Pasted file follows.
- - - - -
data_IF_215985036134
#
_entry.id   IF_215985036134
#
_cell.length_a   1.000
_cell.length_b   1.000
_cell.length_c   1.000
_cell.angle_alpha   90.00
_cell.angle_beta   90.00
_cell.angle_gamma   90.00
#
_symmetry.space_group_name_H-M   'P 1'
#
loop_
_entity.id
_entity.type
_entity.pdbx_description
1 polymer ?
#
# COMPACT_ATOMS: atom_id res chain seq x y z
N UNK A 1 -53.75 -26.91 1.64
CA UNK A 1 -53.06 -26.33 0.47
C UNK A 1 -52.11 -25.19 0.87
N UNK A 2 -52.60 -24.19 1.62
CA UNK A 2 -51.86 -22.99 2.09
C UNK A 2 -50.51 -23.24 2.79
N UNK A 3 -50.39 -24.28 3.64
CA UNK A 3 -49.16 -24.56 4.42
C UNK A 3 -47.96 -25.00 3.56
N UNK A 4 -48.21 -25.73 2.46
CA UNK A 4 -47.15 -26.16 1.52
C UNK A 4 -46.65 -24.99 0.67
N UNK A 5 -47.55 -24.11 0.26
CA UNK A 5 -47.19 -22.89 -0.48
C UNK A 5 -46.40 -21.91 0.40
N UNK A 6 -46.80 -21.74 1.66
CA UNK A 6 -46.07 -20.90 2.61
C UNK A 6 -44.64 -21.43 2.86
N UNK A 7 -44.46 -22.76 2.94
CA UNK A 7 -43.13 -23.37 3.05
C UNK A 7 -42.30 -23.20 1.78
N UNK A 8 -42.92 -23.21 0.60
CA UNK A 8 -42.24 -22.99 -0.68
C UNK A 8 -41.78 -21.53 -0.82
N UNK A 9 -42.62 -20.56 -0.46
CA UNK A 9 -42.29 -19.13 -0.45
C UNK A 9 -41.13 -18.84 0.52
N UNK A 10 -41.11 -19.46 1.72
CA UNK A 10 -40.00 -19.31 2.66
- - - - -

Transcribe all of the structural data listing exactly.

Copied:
data_IF_215985036134
#
_entry.id   IF_215985036134
#
_cell.length_a   1.000
_cell.length_b   1.000
_cell.length_c   1.000
_cell.angle_alpha   90.00
_cell.angle_beta   90.00
_cell.angle_gamma   90.00
#
_symmetry.space_group_name_H-M   'P 1'
#
loop_
_entity.id
_entity.type
_entity.pdbx_description
1 polymer ?
#
# COMPACT_ATOMS: atom_id res chain seq x y z
N UNK A 1 -53.75 -26.91 1.64
CA UNK A 1 -53.06 -26.33 0.47
C UNK A 1 -52.11 -25.19 0.87
N UNK A 2 -52.60 -24.19 1.62
CA UNK A 2 -51.86 -22.99 2.09
C UNK A 2 -50.51 -23.24 2.79
N UNK A 3 -50.39 -24.28 3.64
CA UNK A 3 -49.16 -24.56 4.42
C UNK A 3 -47.96 -25.00 3.56
N UNK A 4 -48.21 -25.73 2.46
CA UNK A 4 -47.15 -26.16 1.52
C UNK A 4 -46.65 -24.99 0.67
N UNK A 5 -47.55 -24.11 0.26
CA UNK A 5 -47.19 -22.89 -0.48
C UNK A 5 -46.40 -21.91 0.40
N UNK A 6 -46.80 -21.74 1.66
CA UNK A 6 -46.07 -20.90 2.61
C UNK A 6 -44.64 -21.43 2.86
N UNK A 7 -44.46 -22.76 2.94
CA UNK A 7 -43.13 -23.37 3.05
C UNK A 7 -42.30 -23.20 1.78
N UNK A 8 -42.92 -23.21 0.60
CA UNK A 8 -42.24 -22.99 -0.68
C UNK A 8 -41.78 -21.53 -0.82
N UNK A 9 -42.62 -20.56 -0.46
CA UNK A 9 -42.29 -19.13 -0.45
C UNK A 9 -41.13 -18.84 0.52
N UNK A 10 -41.11 -19.46 1.72
CA UNK A 10 -40.00 -19.31 2.66